24 January 2010

Twitter: Why Twitter Wants to Know Where You Are

24 01 2010 - Ever since the introduction of the location-aware tweet, we’ve been curious as to why Twitter wants to know where we are. The release of Local Trends holds the key to unlock that answer.

Now more than ever, where you are is more important than what you’re doing. So as location-sharing is poised to be the breakout technology trend of 2010, the Local Trends feature points us to look towards the future of local services brought to you by Twitter, made possible by the location-aware tweet.

In fact, we’ve actually been gifted with quite a few clues when it comes to Twitter’s local agenda. Here we’ll look at the milestones on Twitter’s path to conquer local and use those pieces to fill in the bigger puzzle.

The Path to Conquer Local

1. Introduction of Location Aware Tweets

In the beginning there was the tweet and on the seventh day the tweet became location-aware. In fact, the invention of the location-aware tweet was a pretty monumental day for Twitter because it marked the first public step Twitter made that clarified their agenda to invade the hyperlocal niche market that’s already so desirous to companies like Yelp and Google.

Months later the feature is underutilized and still opt-in only, but its usefulness has yet to be fully demonstrated. As you’ll see, the push to make location-sharing via tweets commonplace is one that’s been building over time. We’re still just in the early days.

2. Developer Access to Local Trends

Developers were gifted with the precursor to Local Trends in early November via the refreshed Trends API. As we noted then, the API created the opportunity for Twitter developers to build functionality into their apps that would filter trends based on a specific subset of locations around the world.

3. Mixer Labs Acquisition

Twitter isn’t the type to make acquisitions, but when they do they’re a big deal. Their purchase of Mixer Labs — makers of the popular GeoAPI service — gives the company technology that is laying the foundation for the future of Twitter location services.

GeoAPI is a reverse geocoder, which means it can take the actual location (the exact latitude and longitude of your tweet) and transform that to identify a particular physical location. Their database includes 16 million businesses and supports layers from Flickr, YouTube, and even Foursquare, to add rich media context to neighborhoods.

GeoAPI puts Twitter in prime position to turn location-aware tweets into entities that possess tangible value.

4. Local Trends Rollout

One of our location predictions for the year is that Twitter will build their own LBS app. You should treat the Local Trends rollout as a sign of the times, and proof that Twitter is serious about serving the local niche.

The initial local addition to Twitter trends is big news, but it’s small in terms of the big picture. Right now users gifted with the new feature can set and change their location to filter trending topics by location. It’s a dandy feature that adds real context to trending topics and could help acclimate new users to the value of Twitter by being able to quickly ascertain what’s popular nearby.

Rest-assured this is just the beginning. Also note that is part of the bigger push to encourage you to share your location (via tweets).

5. The Road Unknown

Granted we can only speculate at this point what the rest of this location road looks like for Twitter. In some ways, we have to assume that they’re still figuring out the road map for themselves. But given what we know, we see Twitter’s interest in location evolving as follows:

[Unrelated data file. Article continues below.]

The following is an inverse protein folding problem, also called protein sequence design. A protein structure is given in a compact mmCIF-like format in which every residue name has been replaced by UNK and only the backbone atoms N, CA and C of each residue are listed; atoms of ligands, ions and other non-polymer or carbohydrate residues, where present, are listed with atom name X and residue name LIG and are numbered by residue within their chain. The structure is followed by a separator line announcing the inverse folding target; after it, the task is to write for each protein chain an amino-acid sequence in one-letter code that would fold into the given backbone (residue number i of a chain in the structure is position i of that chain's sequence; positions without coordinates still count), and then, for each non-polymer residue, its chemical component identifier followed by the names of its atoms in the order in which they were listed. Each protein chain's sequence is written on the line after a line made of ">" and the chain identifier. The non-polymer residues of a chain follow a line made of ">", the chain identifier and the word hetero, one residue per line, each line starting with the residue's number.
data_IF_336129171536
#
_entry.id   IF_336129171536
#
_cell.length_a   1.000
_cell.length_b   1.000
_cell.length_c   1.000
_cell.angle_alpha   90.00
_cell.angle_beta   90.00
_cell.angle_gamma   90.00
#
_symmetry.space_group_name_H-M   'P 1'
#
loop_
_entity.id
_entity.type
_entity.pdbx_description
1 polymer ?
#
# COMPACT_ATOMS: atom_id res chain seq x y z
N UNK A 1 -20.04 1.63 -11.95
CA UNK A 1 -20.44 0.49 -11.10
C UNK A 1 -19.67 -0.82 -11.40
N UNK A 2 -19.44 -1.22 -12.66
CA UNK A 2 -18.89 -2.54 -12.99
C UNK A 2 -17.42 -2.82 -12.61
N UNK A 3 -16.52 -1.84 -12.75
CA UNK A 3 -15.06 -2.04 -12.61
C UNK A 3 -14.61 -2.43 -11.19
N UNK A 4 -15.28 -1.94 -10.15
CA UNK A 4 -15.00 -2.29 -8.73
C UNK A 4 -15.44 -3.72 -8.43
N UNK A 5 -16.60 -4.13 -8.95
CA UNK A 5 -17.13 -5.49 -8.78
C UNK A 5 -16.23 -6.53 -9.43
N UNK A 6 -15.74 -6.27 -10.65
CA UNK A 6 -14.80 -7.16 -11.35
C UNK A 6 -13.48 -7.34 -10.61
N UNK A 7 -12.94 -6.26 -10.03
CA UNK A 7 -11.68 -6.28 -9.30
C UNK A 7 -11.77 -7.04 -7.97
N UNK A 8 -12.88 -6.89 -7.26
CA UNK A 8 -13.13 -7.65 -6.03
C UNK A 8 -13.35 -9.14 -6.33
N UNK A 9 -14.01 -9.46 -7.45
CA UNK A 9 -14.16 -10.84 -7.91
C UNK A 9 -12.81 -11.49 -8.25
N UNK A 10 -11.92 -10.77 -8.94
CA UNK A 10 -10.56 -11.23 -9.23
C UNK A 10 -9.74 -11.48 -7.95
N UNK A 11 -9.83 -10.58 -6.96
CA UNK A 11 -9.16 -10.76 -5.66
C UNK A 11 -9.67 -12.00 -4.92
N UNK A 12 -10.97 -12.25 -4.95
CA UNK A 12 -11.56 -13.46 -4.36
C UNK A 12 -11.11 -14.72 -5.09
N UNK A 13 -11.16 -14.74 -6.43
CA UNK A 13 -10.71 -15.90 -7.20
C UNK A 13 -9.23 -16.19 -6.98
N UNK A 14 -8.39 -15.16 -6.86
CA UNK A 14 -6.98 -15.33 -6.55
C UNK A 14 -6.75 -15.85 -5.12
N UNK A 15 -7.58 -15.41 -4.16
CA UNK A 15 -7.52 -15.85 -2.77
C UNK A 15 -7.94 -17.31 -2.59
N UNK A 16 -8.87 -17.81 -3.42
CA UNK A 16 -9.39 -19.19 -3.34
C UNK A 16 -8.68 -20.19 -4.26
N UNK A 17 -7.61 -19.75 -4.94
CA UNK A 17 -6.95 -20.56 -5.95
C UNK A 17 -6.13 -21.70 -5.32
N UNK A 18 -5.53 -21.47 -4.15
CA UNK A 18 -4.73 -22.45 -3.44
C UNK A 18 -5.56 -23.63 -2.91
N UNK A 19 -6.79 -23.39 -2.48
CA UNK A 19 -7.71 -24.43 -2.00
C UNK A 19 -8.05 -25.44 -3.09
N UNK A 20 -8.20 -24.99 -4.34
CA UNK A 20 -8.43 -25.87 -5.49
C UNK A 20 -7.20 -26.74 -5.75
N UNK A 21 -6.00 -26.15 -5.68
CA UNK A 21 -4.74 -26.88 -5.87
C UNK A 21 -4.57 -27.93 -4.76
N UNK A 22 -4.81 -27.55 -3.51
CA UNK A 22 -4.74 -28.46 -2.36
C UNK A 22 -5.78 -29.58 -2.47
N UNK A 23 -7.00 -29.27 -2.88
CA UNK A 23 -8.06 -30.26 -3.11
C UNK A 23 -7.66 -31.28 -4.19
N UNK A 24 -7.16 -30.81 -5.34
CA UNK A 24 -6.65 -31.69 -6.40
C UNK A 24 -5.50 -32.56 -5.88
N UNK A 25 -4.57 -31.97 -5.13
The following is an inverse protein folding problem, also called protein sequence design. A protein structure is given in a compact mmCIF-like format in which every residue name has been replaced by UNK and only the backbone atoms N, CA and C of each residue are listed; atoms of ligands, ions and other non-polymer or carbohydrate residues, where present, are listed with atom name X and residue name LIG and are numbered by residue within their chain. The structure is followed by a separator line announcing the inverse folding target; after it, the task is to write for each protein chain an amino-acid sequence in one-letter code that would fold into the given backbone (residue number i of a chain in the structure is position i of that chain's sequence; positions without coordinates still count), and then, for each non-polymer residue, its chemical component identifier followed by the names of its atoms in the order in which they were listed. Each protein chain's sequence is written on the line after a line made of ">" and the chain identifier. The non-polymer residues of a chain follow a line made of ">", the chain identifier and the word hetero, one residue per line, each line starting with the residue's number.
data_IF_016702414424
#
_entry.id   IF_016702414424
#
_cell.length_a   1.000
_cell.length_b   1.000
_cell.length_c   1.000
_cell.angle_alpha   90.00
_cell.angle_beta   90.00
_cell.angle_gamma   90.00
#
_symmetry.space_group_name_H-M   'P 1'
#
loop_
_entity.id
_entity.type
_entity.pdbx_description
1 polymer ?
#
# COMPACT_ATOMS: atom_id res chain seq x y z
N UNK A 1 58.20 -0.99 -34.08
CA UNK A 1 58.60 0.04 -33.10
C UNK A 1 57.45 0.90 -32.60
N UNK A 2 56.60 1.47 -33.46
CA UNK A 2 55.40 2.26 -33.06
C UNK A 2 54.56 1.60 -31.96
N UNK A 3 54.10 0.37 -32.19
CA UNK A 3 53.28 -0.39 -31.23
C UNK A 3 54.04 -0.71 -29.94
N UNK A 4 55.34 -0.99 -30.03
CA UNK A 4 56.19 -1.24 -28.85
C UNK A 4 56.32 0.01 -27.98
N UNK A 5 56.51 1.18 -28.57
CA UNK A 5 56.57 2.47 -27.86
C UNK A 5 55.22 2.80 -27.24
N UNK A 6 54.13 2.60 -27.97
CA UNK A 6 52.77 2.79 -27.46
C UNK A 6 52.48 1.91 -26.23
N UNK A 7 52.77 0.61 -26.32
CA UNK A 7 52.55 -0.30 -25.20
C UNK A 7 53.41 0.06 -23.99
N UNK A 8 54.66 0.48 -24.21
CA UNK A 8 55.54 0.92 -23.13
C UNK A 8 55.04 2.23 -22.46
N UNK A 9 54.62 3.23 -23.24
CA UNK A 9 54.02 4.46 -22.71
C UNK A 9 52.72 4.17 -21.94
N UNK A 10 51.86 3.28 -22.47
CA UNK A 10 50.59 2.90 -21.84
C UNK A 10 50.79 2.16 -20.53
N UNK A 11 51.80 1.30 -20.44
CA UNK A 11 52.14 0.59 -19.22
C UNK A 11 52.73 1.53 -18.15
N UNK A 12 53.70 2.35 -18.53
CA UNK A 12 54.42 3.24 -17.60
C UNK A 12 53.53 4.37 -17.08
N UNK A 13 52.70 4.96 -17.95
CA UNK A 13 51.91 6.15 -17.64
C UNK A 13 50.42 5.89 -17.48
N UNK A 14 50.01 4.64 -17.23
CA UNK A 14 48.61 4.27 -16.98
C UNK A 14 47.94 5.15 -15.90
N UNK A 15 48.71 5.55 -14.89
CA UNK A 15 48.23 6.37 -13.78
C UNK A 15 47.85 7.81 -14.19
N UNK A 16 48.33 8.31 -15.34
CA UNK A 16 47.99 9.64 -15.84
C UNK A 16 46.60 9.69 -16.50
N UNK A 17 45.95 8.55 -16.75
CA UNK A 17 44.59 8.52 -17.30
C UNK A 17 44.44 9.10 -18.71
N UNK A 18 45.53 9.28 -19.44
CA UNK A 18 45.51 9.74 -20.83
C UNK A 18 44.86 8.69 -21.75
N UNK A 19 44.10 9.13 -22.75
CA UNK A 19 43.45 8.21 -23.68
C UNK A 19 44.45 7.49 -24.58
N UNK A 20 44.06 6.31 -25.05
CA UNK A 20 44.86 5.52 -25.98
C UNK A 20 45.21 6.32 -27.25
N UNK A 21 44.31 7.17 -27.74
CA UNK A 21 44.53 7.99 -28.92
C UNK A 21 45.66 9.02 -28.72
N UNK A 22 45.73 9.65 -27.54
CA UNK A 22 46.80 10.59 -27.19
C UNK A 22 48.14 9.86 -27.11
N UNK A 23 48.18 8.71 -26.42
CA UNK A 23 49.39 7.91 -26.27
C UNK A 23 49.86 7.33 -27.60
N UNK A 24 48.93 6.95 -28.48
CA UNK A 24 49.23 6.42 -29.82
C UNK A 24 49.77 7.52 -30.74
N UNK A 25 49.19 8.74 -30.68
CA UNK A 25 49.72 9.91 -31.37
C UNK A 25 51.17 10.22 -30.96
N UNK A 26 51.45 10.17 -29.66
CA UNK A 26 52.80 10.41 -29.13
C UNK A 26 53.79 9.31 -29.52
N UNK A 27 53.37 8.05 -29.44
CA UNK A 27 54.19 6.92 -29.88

- Place Data: Local Trends are topics that are trending in cities, but Twitter knows more than they’re showing. Now that they have GeoAPI in their arsenal, Twitter is in a place to aggregate tweets around location but at a much more granular level than cities: think physical places and even events (based on time). It’s powerful information that will become more apparent as we all adjust to the concept of Local Trends.

- Tweets as Place Check-ins: This is the obvious next step that we’ve been talking about for months. The tweet as a place check-in would be made possible by the place data that Twitter has access to. It would be one part Google Near Me Now and one part Foursquare, and either automatic or manual based on user settings.

- Local Ads: We don’t know what Twitter advertising will look like, but we can safely assume that location data will help Twitter connect advertisers to Twitter users by their location.

- Local Business Services: Everyone from Yelp and Foursquare to Google are trying to serve local businesses. Google’s pushing their Place Pages like never before and finding as many ways as possible to push those pages in front of consumers when and where they’re most relevant. When it comes to Foursquare we’ve known for quite some time that they’ve been focused on serving local businesses. Now we even know that their business dashboard, complete with analytics, does exist and Tasti D-Lite may be the first business to get to use it.

As for Twitter, they’re positioned better than anyone to roll out business services that serve local retailers. We know business services are on the road map, but what we envision is something even more tailored to local interests that combines data from check-in tweets and place data in a business dashboard. Such a dashboard could not only display analytics and information around tweets coming from a place of business, but the effects and influence of those tweets based on who’s tweeting what, and where.

[Image courtesy of iStockphoto, allsee]


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